Migration rules 'causing anguish'
British citizens are being separated from partners and children from outside the European Union (EU) by new migration rules that are "causing anguish for families", a group of parliamentarians has found.
A breast-feeding mother separated from her British baby was among the cases the All-Party Parliamentary Group (APPG) on Migration heard during its inquiry into the rules that came into force on in July last year.
A minimum earnings requirement for Britons wishing to sponsor a non-EU spouse is one of the key changes that is "tearing British families apart", the cross-party committee found.
Liberal Democrat APPG member Sarah Teather MP said: "During the course of the inquiry, we heard from many families in which British children are being made to grow up away from a parent, or where families had been forced to move overseas in order to be together. Whatever the objective of the policy, children shouldn't suffer as a result."
The committee's inquiry looked at the new minimum income requirement of £18,600 for British nationals and permanent residents seeking to sponsor a non-European Economic Area spouse or partner. The figure is £22,400 to sponsor a child and a further £2,400 for each further child.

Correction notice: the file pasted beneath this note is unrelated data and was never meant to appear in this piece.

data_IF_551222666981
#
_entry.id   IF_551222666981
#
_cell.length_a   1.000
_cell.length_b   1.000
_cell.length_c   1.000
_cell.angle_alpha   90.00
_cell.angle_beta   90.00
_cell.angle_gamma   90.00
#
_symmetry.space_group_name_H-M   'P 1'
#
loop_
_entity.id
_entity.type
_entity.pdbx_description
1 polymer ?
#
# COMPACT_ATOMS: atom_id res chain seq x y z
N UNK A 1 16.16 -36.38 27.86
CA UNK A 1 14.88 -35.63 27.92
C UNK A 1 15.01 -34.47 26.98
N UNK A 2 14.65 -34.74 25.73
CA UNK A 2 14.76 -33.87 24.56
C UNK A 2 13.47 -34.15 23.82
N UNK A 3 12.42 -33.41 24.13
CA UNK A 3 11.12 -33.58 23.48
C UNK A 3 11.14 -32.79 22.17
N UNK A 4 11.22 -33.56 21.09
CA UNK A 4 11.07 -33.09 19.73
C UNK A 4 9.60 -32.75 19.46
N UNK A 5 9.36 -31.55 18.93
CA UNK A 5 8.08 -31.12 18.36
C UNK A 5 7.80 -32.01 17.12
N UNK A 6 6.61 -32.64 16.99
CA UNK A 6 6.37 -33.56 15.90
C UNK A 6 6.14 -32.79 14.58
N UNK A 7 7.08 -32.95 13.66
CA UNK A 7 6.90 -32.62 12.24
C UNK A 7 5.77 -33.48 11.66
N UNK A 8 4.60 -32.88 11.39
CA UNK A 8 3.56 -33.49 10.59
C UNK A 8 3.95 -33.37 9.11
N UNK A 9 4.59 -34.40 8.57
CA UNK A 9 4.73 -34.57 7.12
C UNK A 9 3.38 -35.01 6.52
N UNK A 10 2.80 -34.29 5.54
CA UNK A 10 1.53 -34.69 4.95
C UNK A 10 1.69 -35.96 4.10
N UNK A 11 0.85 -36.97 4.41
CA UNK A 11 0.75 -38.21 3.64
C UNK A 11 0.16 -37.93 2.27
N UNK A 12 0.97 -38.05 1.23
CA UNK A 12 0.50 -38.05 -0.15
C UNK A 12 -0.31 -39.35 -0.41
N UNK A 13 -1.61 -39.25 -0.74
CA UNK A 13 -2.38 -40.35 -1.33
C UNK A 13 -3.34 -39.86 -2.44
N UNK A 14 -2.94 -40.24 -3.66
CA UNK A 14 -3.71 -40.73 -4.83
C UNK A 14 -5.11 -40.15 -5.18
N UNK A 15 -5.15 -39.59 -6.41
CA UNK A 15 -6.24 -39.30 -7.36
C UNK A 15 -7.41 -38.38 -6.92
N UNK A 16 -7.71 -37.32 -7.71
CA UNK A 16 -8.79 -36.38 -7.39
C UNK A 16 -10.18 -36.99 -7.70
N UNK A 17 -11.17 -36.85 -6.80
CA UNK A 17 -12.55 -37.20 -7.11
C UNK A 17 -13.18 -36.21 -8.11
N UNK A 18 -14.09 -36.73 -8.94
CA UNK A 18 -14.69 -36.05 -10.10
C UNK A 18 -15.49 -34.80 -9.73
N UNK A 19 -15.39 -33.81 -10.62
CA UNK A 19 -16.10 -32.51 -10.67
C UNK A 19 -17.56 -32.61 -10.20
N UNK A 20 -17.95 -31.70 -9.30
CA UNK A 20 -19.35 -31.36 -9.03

In more than 175 submissions from families affected by the rules, 45 claimed their inability to meet the income threshold had led to the separation of children, including British children, from a non-EEA parent.
Coram Children's Legal Centre, a charity specialising in laws that affect children, reported the case of a non-EU woman who was abroad while her British husband and two sons, aged five months and 18 months, were in the UK. The mother had to stop breastfeeding her five-month-old baby.
The committee heard from a number of UK sponsors in full-time employment at or above the national minimum wage who reported that they were unable to meet the income requirement.
Wider evidence suggested that nearly half - or 47% - of the UK working population last year would fail to meet the income level to sponsor a non-EEA partner, the committee said.
An APPG is an interest group that has no official status within Parliament and is not accorded any powers.